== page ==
rsz_offensivefloydIts hard to gauge where Ford wants this film to sit in the long and bloody history of the revenge movie, ranging from the grindhouse of Last House on the Left and I Spit on Your Grave to the likes of Death Wish and the genre’s high point in Shane Meadows’ Dead Man’s Shoes.

Without the violence Offensive looks an awful lot like a made-for-tv film aired before 5pm on Hallmark. The setting of the French Countryside looks rather artificial, the characters are one-dimensional and the dialogue can be best described as “ropey.” At times it’s hard to tell whether the moments I laughed at were meant to be funny or things had just become so staggeringly silly it lapsed into self-parody.

The dialogue is made more bananas by the somewhat suspect acting. Eichhorn in particular is so incredibly wooden you could furnish an entire house with IKEA flat pack furnishings out of her acting. A scene with the couple discussing the morals of taking revenge against the youths is like an entire petrified forest in an American National Park.

Offensive really fell quite flat in comparison to several far more impressive films at the Triple 6 festival. However, against all five Pirates of the Caribbean films in a weekend festival of bad films, Offensive, particularly without the gore, still wouldn’t fare too well.

ICE (A Tale Of Horror) by Frank Pickering – Book Review

ice1Frank Pickering’s ICE hopes to chill your spine with a tale of tragedy on a mountain leading into a series of haunting encounters with a weird mountain guardian and the odd bit of snowy suspense.

Mountain and arctic environments are rich territories for horror. There’s a threat built in right there, the same as setting your story in space, or in the ocean. Vast, threatening, sometimes unknowable spaces. Places where the everyday person may not go, with risks all around. You can seed fear in reader’s minds just by using an isolated setting, and from that, you can layer on all kinds of thrills.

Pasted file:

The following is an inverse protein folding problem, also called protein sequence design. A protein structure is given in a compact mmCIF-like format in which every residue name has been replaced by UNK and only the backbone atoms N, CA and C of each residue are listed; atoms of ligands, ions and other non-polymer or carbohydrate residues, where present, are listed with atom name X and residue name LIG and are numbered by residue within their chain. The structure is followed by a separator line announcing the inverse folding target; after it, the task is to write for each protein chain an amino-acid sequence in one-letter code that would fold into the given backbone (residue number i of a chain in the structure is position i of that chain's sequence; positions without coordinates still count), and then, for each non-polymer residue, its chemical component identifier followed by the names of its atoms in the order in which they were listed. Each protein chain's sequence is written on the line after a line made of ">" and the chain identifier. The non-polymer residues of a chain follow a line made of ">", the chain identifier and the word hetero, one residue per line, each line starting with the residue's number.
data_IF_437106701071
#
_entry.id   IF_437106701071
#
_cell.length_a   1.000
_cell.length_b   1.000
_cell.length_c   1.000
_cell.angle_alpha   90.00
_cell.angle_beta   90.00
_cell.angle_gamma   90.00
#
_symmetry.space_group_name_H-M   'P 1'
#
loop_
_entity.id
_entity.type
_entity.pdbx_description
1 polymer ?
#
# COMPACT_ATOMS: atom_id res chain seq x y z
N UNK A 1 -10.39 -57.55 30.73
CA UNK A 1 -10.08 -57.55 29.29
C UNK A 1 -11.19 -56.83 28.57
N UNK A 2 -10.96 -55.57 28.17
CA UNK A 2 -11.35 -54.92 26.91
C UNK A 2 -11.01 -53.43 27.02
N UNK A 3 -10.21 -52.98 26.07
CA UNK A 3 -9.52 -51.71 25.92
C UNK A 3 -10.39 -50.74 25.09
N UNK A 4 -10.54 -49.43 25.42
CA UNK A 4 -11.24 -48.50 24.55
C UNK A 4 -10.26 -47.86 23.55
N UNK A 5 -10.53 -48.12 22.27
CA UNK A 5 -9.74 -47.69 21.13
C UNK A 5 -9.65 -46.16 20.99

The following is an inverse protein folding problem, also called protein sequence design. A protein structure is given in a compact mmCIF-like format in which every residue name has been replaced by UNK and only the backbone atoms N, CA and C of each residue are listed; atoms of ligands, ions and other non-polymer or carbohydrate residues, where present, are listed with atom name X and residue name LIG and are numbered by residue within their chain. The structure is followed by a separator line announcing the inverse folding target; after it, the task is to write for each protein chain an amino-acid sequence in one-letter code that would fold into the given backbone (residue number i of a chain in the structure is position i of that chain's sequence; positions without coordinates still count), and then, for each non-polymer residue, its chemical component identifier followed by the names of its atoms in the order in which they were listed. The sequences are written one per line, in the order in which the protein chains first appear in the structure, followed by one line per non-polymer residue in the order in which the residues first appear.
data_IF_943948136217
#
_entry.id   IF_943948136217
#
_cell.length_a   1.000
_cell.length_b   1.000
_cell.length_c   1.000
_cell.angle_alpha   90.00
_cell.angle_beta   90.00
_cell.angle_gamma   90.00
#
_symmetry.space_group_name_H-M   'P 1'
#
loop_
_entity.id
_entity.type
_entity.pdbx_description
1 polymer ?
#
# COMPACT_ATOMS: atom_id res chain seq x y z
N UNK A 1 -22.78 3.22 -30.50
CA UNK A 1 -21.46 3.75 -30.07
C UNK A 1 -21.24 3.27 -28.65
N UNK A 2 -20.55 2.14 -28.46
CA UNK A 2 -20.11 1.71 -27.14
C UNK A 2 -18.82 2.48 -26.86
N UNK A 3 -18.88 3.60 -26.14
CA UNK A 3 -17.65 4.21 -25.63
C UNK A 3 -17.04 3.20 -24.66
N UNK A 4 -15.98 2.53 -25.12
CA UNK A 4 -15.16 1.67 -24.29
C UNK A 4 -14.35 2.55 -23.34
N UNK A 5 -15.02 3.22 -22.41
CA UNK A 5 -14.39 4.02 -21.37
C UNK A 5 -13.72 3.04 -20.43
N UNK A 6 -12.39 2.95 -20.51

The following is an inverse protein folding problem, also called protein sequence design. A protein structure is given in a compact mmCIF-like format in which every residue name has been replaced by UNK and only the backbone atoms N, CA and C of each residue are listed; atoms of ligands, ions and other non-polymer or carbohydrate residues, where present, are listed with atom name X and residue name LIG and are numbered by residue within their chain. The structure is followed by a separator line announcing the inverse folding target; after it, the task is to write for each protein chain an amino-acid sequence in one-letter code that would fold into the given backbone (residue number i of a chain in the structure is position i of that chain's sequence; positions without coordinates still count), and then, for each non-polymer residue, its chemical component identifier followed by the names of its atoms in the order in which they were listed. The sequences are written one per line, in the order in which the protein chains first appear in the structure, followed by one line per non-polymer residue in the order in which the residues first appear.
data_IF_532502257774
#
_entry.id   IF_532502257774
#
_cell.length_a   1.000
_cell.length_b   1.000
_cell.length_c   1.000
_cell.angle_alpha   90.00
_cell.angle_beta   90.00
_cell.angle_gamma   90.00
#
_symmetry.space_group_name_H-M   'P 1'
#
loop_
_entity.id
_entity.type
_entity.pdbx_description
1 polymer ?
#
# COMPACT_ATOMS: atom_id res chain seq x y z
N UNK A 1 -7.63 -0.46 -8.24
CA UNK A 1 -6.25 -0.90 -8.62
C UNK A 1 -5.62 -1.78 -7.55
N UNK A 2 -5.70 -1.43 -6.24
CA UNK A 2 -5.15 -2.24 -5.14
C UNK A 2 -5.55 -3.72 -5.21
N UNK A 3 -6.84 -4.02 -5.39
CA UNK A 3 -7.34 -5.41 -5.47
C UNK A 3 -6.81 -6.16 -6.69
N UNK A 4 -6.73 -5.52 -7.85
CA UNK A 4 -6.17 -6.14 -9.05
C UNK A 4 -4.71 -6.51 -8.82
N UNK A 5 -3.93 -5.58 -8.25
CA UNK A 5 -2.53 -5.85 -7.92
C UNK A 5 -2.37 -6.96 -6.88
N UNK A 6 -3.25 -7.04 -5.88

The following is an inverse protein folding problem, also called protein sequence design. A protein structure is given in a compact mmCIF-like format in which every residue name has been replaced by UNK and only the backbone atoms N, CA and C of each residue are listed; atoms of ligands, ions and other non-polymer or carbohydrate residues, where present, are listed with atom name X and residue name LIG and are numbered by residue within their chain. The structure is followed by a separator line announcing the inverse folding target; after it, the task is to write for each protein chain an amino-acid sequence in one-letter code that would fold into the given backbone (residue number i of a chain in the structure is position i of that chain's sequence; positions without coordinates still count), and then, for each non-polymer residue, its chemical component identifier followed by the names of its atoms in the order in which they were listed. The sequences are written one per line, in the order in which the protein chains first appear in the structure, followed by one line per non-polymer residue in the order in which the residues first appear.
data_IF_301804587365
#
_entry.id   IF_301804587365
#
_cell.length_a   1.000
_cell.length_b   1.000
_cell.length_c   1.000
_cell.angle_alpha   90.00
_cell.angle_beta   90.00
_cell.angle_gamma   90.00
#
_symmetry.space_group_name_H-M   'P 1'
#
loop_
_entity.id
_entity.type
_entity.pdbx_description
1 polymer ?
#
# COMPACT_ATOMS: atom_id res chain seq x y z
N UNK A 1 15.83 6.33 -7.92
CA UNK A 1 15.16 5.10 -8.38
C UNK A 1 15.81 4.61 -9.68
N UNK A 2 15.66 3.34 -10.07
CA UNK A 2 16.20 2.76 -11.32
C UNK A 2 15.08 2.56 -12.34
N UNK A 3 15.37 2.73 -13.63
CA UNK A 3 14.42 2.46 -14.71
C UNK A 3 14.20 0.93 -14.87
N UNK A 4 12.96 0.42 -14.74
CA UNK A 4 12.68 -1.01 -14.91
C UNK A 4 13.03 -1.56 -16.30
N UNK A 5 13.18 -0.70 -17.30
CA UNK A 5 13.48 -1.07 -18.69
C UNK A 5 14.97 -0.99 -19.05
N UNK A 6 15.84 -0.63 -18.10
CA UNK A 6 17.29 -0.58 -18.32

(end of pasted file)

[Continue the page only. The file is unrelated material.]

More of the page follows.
But you have to have characters you care about. ICE doesn’t present you with any. Killing off a few cringeworthy teenage characters early on barely has any impact. The tragic hero who returns to the mountains an indeterminate amount of time after his partner is killed just gets on with things, so his link to previous events feels pointless. There’s more love here for skiing than the cheeky authorial glee of leading you into a place of terror. It feels less like a journey of fear and more like a description of events, flatly journalistic at times, and never creepy.

That’s a shame, because there’s definitely a love of language in this book, but the sometimes poetic descriptions distract from the mood they’re trying to create. Right from the first line, where personification of a valley doesn’t quite work, reading this novel felt like an uphill struggle towards tension which never pulls taut enough.

There’s no real climax either, no escalation of the threat laying in wait under the mountain. It’s kind of like visiting a museum to see a specific exhibit, finding it replaced with a sign reading this item will be returning soon, shrugging your shoulders and then going home. You may get a faint glimmer of interest, but it’s not going to be handed to you.

There are books out there which handle the combination of icy conditions and creeping dread far better – Thin Air by Michelle Paver, and Ararat by Christopher Golden spring to mind. If you’re looking for chilly thrills, look there, not here.

Score: 3/10

Amazon US: http://www.amazon.com/dp/1782011994
Amazon UK: http://www.amazon.co.uk/dp/1782011994